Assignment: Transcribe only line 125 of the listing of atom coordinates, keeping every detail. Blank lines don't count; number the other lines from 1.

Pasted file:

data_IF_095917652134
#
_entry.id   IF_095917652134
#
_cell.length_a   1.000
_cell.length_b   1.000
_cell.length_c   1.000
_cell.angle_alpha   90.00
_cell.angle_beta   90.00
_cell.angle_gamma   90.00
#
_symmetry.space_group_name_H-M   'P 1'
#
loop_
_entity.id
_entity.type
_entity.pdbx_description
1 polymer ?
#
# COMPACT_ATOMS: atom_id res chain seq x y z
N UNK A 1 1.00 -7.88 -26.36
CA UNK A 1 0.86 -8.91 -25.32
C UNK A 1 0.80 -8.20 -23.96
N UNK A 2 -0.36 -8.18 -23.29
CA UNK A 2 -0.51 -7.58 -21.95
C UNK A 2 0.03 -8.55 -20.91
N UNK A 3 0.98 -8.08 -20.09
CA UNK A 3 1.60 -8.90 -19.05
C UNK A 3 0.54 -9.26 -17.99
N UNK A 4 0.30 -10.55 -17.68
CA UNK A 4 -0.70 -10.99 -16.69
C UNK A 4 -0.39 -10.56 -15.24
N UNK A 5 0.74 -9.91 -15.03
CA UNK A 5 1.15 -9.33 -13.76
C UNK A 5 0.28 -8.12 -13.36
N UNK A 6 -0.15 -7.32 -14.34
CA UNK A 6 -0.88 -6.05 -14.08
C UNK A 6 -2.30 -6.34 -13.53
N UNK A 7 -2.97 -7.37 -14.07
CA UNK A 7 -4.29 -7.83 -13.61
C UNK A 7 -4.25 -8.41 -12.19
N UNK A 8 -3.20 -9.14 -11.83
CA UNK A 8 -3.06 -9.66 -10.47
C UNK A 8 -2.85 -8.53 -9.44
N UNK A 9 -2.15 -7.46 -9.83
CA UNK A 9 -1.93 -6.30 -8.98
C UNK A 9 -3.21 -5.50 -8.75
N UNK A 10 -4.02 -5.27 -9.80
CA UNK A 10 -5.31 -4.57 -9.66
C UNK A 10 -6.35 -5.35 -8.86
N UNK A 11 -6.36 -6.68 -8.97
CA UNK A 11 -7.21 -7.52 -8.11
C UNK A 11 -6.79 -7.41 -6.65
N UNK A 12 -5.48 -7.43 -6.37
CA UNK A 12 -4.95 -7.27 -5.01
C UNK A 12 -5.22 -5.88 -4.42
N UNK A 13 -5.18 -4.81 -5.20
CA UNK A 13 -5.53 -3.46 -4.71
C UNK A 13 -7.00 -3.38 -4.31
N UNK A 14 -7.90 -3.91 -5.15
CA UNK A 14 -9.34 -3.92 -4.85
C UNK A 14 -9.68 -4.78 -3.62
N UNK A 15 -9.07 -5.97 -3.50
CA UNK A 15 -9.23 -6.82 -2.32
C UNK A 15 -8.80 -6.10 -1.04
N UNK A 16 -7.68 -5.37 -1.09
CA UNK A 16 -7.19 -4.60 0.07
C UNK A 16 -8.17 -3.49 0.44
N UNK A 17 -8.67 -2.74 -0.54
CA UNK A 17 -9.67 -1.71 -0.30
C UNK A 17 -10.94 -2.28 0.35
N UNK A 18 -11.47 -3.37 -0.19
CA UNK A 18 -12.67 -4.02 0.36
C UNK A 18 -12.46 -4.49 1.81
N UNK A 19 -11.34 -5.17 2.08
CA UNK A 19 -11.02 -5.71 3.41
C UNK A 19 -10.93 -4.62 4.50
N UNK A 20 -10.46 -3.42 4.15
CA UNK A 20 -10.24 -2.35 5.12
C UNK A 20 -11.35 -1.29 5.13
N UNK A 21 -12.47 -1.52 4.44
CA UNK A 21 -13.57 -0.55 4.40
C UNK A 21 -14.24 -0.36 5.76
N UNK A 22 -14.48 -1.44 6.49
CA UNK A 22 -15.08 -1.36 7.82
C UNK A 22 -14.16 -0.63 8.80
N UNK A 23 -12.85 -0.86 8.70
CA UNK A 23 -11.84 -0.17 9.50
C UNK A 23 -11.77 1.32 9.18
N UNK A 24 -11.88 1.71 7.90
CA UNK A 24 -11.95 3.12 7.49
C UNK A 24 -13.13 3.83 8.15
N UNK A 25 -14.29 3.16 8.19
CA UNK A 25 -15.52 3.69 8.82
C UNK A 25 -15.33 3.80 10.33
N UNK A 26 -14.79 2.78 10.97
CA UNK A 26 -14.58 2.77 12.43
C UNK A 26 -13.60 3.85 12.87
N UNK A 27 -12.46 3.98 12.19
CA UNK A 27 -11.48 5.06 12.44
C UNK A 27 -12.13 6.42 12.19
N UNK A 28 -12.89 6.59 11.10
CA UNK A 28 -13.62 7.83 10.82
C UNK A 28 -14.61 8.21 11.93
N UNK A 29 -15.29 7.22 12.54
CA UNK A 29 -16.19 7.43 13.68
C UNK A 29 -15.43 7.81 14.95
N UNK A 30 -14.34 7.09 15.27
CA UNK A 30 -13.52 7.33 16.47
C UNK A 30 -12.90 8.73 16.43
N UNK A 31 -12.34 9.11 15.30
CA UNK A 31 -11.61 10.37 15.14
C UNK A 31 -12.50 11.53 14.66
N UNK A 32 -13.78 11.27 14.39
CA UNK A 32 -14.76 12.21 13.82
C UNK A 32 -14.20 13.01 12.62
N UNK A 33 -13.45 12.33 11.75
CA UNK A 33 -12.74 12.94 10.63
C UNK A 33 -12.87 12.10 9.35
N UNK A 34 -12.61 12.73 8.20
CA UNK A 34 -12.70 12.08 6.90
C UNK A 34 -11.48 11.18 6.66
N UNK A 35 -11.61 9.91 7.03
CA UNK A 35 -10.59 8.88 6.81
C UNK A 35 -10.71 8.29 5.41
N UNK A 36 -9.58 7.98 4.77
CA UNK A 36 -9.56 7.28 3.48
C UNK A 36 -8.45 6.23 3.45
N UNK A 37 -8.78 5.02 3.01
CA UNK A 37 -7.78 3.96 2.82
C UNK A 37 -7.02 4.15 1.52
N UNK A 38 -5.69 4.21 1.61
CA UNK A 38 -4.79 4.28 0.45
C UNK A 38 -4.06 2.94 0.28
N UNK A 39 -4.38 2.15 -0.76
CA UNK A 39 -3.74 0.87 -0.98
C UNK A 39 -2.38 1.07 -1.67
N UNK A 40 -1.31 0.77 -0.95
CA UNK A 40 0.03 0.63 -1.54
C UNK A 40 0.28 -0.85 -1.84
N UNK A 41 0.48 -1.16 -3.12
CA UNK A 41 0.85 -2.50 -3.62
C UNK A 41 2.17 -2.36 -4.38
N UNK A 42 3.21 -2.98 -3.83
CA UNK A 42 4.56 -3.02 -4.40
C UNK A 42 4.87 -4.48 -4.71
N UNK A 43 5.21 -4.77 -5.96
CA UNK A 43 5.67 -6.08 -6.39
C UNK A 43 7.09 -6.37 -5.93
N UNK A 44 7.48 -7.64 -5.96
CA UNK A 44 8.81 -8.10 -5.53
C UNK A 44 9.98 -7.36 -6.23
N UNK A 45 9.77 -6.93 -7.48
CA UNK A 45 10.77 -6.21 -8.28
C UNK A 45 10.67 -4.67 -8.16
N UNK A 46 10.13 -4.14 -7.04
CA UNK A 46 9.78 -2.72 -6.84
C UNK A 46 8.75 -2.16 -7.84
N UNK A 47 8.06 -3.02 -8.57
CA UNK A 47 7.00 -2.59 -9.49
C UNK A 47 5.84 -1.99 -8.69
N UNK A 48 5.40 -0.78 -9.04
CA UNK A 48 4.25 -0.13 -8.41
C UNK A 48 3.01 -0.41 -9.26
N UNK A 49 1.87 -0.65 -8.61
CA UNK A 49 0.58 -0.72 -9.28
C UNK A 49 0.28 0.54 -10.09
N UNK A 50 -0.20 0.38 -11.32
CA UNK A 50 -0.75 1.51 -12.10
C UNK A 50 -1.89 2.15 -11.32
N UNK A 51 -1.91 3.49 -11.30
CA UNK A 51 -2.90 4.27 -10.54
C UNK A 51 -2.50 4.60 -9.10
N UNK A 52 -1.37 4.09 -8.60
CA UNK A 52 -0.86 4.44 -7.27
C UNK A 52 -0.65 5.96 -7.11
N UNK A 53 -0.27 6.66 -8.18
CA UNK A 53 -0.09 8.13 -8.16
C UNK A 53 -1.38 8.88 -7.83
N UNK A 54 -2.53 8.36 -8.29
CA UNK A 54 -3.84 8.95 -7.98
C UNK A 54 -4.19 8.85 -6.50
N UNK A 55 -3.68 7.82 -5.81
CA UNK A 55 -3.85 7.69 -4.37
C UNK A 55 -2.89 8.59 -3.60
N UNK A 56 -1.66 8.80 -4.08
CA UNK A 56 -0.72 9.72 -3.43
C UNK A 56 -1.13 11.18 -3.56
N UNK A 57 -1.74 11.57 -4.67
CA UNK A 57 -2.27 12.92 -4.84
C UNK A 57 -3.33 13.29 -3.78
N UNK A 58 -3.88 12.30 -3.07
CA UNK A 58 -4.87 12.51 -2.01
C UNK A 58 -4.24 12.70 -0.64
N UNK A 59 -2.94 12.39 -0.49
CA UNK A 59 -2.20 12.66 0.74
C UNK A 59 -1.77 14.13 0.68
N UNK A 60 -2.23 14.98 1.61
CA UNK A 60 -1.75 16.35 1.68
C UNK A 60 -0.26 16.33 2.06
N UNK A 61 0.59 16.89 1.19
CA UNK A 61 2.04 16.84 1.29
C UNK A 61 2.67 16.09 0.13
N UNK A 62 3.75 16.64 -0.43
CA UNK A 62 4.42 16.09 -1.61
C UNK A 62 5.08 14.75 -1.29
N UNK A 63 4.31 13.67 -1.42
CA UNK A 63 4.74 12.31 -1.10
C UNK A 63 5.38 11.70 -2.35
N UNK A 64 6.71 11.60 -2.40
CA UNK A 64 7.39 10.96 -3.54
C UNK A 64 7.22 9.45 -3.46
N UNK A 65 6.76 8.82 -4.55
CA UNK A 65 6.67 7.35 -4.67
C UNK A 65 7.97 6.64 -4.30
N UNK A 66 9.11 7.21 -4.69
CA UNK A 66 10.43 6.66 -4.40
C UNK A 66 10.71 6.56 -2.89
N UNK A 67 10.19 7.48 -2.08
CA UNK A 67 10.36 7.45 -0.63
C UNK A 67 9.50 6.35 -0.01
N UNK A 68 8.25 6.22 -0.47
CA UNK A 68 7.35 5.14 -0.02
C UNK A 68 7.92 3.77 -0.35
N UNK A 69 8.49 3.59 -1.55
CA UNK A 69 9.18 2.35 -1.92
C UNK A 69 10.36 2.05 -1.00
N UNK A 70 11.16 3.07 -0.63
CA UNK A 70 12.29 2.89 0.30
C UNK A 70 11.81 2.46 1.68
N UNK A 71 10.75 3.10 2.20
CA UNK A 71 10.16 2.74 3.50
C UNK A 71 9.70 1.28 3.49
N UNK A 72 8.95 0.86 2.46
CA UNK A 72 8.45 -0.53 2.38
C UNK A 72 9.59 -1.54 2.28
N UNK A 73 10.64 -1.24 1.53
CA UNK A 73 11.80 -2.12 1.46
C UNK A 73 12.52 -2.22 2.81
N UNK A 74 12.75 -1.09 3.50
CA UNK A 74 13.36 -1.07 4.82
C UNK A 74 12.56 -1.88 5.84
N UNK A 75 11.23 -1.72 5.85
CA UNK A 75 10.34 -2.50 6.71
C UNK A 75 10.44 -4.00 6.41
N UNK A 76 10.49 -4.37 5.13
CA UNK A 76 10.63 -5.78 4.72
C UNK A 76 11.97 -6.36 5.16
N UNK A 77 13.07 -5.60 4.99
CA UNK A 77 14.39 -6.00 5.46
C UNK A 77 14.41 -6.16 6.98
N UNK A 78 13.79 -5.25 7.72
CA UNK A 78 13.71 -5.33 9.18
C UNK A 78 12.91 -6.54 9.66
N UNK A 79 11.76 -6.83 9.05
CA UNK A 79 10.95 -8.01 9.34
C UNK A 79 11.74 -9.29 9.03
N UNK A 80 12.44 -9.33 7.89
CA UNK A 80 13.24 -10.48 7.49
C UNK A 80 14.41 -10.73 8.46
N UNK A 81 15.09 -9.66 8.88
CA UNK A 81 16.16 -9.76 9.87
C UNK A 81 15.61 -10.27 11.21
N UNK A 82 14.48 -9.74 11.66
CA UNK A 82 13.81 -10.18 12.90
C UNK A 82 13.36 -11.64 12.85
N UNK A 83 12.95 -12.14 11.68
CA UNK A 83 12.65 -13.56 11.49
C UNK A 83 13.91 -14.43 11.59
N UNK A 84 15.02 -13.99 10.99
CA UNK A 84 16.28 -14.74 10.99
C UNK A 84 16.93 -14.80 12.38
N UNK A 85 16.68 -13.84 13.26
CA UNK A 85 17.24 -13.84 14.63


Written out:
C UNK A 35 -10.71 8.29 5.41